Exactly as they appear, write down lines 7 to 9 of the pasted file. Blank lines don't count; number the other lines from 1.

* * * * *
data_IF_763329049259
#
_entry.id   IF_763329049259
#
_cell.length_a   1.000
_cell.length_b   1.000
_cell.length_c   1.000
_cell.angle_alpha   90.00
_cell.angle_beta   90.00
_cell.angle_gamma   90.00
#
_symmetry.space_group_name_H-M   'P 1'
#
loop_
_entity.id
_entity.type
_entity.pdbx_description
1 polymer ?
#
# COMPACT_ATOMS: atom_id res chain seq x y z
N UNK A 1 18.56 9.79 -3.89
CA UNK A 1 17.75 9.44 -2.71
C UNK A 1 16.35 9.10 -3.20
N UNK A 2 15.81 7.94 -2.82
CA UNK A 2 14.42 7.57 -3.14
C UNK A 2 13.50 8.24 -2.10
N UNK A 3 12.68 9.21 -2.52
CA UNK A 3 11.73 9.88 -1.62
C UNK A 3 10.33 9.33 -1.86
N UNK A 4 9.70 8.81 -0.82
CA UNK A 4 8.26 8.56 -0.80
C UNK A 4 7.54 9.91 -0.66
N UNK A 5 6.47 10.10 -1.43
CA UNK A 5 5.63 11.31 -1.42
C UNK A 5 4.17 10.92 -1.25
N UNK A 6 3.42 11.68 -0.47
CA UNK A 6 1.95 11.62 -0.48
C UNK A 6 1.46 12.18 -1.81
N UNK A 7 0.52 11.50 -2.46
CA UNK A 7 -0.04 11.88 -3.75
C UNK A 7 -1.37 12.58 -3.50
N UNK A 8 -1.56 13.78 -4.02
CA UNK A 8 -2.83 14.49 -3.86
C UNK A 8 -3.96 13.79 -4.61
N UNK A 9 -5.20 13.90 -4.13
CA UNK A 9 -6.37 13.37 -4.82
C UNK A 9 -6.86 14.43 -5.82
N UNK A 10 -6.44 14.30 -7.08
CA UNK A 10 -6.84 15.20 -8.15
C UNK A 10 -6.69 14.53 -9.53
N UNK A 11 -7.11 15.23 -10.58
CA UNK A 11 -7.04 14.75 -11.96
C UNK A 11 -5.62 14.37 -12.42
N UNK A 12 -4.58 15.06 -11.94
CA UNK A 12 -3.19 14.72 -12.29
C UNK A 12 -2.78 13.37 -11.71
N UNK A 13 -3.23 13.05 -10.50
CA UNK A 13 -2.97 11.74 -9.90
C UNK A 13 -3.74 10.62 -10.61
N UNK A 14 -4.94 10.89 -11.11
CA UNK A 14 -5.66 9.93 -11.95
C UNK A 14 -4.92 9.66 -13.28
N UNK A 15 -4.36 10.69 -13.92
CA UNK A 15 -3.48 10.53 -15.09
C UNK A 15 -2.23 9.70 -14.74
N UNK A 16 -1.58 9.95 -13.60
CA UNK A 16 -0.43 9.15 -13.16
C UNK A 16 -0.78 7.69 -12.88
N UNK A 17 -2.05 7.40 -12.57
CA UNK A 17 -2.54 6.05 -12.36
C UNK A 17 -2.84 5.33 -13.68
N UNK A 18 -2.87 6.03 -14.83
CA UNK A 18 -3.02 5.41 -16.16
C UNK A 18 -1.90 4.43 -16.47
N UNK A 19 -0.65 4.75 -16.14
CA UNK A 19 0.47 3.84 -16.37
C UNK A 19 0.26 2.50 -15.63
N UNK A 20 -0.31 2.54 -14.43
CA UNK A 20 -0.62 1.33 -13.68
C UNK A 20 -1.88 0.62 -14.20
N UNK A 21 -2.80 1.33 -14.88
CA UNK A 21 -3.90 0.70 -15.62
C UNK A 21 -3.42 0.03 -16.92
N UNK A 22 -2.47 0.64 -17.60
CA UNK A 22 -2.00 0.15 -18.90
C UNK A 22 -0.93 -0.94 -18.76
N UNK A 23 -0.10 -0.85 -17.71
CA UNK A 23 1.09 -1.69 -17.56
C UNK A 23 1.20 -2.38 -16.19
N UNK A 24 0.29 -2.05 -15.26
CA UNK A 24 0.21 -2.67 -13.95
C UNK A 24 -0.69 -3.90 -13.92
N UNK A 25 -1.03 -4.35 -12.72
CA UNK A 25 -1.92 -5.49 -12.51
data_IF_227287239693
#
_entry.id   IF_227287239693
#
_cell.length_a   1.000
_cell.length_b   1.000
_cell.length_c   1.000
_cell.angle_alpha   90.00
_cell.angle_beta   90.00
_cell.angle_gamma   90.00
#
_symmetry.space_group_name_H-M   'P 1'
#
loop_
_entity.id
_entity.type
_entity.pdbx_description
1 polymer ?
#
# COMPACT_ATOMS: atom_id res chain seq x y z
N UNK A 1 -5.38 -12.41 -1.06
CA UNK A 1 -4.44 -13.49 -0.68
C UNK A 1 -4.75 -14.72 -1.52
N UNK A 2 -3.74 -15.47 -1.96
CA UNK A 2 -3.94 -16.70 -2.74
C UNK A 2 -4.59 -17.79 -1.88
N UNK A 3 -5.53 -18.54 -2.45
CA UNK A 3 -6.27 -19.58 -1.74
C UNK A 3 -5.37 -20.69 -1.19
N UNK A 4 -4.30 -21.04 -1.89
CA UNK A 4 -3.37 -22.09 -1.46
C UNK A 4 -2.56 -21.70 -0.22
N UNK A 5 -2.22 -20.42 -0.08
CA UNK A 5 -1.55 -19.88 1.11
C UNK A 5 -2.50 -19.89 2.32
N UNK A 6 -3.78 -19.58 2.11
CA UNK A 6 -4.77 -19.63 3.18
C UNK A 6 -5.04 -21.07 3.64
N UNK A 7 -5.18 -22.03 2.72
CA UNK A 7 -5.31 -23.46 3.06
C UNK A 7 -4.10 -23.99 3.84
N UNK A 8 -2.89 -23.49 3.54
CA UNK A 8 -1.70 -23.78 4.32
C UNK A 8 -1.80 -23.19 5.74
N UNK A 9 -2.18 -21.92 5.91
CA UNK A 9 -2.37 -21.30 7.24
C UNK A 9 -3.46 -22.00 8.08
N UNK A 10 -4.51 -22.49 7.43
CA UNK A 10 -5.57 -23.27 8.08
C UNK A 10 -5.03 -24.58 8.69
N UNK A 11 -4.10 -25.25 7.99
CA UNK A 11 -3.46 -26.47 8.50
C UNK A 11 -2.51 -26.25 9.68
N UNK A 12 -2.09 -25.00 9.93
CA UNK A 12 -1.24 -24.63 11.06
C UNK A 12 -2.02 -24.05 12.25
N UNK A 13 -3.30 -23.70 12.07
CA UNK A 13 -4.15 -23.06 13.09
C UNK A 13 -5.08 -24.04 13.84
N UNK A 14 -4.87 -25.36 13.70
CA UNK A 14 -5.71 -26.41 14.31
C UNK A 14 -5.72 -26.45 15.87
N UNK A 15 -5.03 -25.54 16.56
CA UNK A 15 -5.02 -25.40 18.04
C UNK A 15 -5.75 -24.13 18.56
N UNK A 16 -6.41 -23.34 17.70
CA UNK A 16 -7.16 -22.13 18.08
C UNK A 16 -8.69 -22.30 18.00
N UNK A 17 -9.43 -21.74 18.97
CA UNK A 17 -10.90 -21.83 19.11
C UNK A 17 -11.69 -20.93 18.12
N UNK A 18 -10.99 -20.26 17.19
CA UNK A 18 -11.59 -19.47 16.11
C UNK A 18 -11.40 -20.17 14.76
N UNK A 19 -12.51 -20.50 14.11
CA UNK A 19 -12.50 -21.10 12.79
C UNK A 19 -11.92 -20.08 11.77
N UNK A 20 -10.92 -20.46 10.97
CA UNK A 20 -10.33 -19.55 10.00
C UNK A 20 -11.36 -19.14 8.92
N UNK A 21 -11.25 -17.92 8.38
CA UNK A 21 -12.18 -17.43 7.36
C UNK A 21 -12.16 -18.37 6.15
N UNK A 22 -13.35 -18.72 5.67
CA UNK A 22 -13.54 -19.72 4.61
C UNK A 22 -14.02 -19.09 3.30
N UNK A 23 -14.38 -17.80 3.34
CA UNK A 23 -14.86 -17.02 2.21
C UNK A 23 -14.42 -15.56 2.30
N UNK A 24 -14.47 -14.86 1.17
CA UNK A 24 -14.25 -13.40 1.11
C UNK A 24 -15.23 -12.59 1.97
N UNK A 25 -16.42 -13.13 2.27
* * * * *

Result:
_cell.length_c   1.000
_cell.angle_alpha   90.00
_cell.angle_beta   90.00